Last week, for some unknown reason, I was drawn in the direction of pizza and Warren Buffett.
Interestingly enough, I discovered a man known for investing, and another for creating great pizza, think alike.
Pizza made sense. After being on a vegan diet for the last three weeks, I was craving a couple of EBA slices (everything but anchovies) and a nice cold can of Coke. The Buffett connection developed organically.
First, I read Jill Konrath’s interview of Tom Searcy, the co-author of a new book, “How To Close A Deal Like Warren Buffet.” (Download the first chapter.)
Then, I drifted towards an older book titled, “The Tao of Warren Buffet” by Mary Buffet and David Clark. This is one of those reads where you can open to any page and walk away thinking differently.
“Steve, where’s the pizza?” you’re probably asking.
I bumped into Sal Lomedico, owner of Sal’s Pizzeria, at Wegmans grocery. I was making a beeline towards the health food section, looking to replenish my mock meat inventory (seitan, soy and tempeh.) Unexpectedly, our shopping carts met at an intersection in the colorful produce department. We were happily surprised to see each other and started to chew the fat.
Sal complimented me on my blog. “It’s good stuff. I use your ideas in my business. It’s common sense. But, most people don’t pay attention to common sense” he said. I smiled ear to ear while perusing the apples, tomatoes, cucumbers, and pears.
Back to the “Oracle of Omaha.” If you’ve ever heard Buffet speak, he’s plain spoken. He preaches and practices common sense.
As I perused Buffetism’s in the “Tao” book, this one stood out:
“Somebody once said that in looking for people to hire, you look for three qualities: integrity, intelligence, and energy. And if you don’t have the first, the other two will kill you. You think about it; it’s true. If you hire somebody without [integrity], you really want them to be dumb and lazy.”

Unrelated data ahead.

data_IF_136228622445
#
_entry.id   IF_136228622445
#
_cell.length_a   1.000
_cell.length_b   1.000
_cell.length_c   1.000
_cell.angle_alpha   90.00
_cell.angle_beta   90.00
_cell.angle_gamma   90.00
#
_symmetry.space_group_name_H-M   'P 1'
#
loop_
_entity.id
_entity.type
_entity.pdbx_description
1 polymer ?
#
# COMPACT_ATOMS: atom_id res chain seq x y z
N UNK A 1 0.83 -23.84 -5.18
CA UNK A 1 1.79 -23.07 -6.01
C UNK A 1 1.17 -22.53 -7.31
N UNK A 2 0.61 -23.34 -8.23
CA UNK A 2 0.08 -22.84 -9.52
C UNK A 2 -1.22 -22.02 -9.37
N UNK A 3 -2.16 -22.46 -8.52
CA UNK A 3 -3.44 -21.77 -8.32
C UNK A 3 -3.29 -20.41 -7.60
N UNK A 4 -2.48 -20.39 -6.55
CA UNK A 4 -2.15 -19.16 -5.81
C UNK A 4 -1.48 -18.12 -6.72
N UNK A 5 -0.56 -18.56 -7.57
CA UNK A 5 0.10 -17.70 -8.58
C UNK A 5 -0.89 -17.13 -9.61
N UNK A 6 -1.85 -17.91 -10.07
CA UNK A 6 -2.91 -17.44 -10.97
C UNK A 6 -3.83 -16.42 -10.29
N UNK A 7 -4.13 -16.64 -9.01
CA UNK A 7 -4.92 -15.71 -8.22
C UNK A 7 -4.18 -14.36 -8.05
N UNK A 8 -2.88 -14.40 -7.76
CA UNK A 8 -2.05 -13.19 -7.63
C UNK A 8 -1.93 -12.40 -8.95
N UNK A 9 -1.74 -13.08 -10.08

I’ve watched numerous Buffet interviews. Whenever he talks about a new hire, he never mentions experience. He’d rather hire someone for their attitude and get them the experience. This is the basis of my job benchmarking process.
A job benchmark asks, what are the behaviors, values, and skills required for superior performance in this job?
Let’s go back to Sal. He’s interviewed thousands, and hired hundreds of students in the 14 years he’s had his pizza business. Sal is passionate about his profession and incorporates only the finest ingredients in his product. Part of the product is the people. He wants only the best, representing his company.
Sal looks for the same soft stuff Buffett is looking for. Integrity, intelligence, and energy. He also wants to understand their values. What motivates these new hires for the long haul? What do they care about? This way, Sal understands how to communicate with each player for superior performance!
Clients use my job benchmarking process to hire, retain, and develop their most important asset; human capital.
Some of the benefits of the benchmark include:
- Hire “A” players the first time
- Low turnover
- Cohesive team
- Benchmark provides an onboarding tool for new hires
- Higher profits
- Effortless communication with staff
- Hire leaders so you, as CEO, can concentrate on the bigger picture
- Hire players that are a good fit for your culture
- Employees are raving fans and your best recruiter
Are you unhappy with your hiring process? Are you sick and tired of bringing on a new hire only to find out a few months later they were the wrong choice?
Contact us to uplevel your hiring process.
Now, what dish will I whip up with this mock meat?
A big part of the product is the people in any business. So important to get that right.
Indeed Karin. The most important ingredient is human capital.